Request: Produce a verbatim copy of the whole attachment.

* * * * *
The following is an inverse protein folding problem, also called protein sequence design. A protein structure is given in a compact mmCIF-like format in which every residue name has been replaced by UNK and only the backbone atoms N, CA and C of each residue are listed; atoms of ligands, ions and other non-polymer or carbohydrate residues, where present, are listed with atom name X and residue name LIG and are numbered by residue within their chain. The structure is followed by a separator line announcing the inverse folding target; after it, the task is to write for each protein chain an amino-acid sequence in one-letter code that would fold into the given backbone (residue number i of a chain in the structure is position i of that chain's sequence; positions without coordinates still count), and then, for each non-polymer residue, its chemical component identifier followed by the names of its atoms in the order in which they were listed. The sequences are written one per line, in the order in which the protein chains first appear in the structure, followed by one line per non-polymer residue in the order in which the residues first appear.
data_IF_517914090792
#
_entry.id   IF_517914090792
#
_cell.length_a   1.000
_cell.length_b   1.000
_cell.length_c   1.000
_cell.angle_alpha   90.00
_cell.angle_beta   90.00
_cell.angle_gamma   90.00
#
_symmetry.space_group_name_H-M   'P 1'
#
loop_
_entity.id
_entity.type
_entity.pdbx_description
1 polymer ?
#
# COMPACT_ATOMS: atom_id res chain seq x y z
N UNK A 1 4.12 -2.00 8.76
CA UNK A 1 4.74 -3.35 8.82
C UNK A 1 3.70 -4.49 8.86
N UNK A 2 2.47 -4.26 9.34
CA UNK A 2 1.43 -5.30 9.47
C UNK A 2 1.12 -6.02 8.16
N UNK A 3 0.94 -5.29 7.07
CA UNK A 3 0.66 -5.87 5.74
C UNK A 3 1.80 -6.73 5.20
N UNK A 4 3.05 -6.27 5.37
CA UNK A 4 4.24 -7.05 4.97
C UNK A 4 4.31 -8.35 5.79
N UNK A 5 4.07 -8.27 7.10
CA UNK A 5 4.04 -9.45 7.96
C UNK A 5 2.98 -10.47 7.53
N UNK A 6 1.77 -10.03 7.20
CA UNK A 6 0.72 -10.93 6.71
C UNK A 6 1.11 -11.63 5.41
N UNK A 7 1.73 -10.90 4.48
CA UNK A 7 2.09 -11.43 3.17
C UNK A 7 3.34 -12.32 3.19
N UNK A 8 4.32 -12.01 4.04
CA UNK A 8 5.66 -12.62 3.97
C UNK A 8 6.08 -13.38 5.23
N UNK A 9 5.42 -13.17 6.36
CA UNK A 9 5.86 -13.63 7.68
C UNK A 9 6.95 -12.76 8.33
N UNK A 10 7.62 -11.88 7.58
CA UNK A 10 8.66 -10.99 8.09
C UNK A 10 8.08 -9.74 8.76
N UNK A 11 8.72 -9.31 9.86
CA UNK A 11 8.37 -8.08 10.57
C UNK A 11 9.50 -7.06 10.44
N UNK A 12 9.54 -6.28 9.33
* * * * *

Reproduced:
The following is an inverse protein folding problem, also called protein sequence design. A protein structure is given in a compact mmCIF-like format in which every residue name has been replaced by UNK and only the backbone atoms N, CA and C of each residue are listed; atoms of ligands, ions and other non-polymer or carbohydrate residues, where present, are listed with atom name X and residue name LIG and are numbered by residue within their chain. The structure is followed by a separator line announcing the inverse folding target; after it, the task is to write for each protein chain an amino-acid sequence in one-letter code that would fold into the given backbone (residue number i of a chain in the structure is position i of that chain's sequence; positions without coordinates still count), and then, for each non-polymer residue, its chemical component identifier followed by the names of its atoms in the order in which they were listed. The sequences are written one per line, in the order in which the protein chains first appear in the structure, followed by one line per non-polymer residue in the order in which the residues first appear.
data_IF_517914090792
#
_entry.id   IF_517914090792
#
_cell.length_a   1.000
_cell.length_b   1.000
_cell.length_c   1.000
_cell.angle_alpha   90.00
_cell.angle_beta   90.00
_cell.angle_gamma   90.00
#
_symmetry.space_group_name_H-M   'P 1'
#
loop_
_entity.id
_entity.type
_entity.pdbx_description
1 polymer ?
#
# COMPACT_ATOMS: atom_id res chain seq x y z
N UNK A 1 4.12 -2.00 8.76
CA UNK A 1 4.74 -3.35 8.82
C UNK A 1 3.70 -4.49 8.86
N UNK A 2 2.47 -4.26 9.34
CA UNK A 2 1.43 -5.30 9.47
C UNK A 2 1.12 -6.02 8.16
N UNK A 3 0.94 -5.29 7.07
CA UNK A 3 0.66 -5.87 5.74
C UNK A 3 1.80 -6.73 5.20
N UNK A 4 3.05 -6.27 5.37
CA UNK A 4 4.24 -7.05 4.97
C UNK A 4 4.31 -8.35 5.79
N UNK A 5 4.07 -8.27 7.10
CA UNK A 5 4.04 -9.45 7.96
C UNK A 5 2.98 -10.47 7.53
N UNK A 6 1.77 -10.03 7.20
CA UNK A 6 0.72 -10.93 6.71
C UNK A 6 1.11 -11.63 5.41
N UNK A 7 1.73 -10.90 4.48
CA UNK A 7 2.09 -11.43 3.17
C UNK A 7 3.34 -12.32 3.19
N UNK A 8 4.32 -12.01 4.04
CA UNK A 8 5.66 -12.62 3.97
C UNK A 8 6.08 -13.38 5.23
N UNK A 9 5.42 -13.17 6.36
CA UNK A 9 5.86 -13.63 7.68
C UNK A 9 6.95 -12.76 8.33
N UNK A 10 7.62 -11.88 7.58
CA UNK A 10 8.66 -10.99 8.09
C UNK A 10 8.08 -9.74 8.76
N UNK A 11 8.72 -9.31 9.86
CA UNK A 11 8.37 -8.08 10.57
C UNK A 11 9.50 -7.06 10.44
N UNK A 12 9.54 -6.28 9.33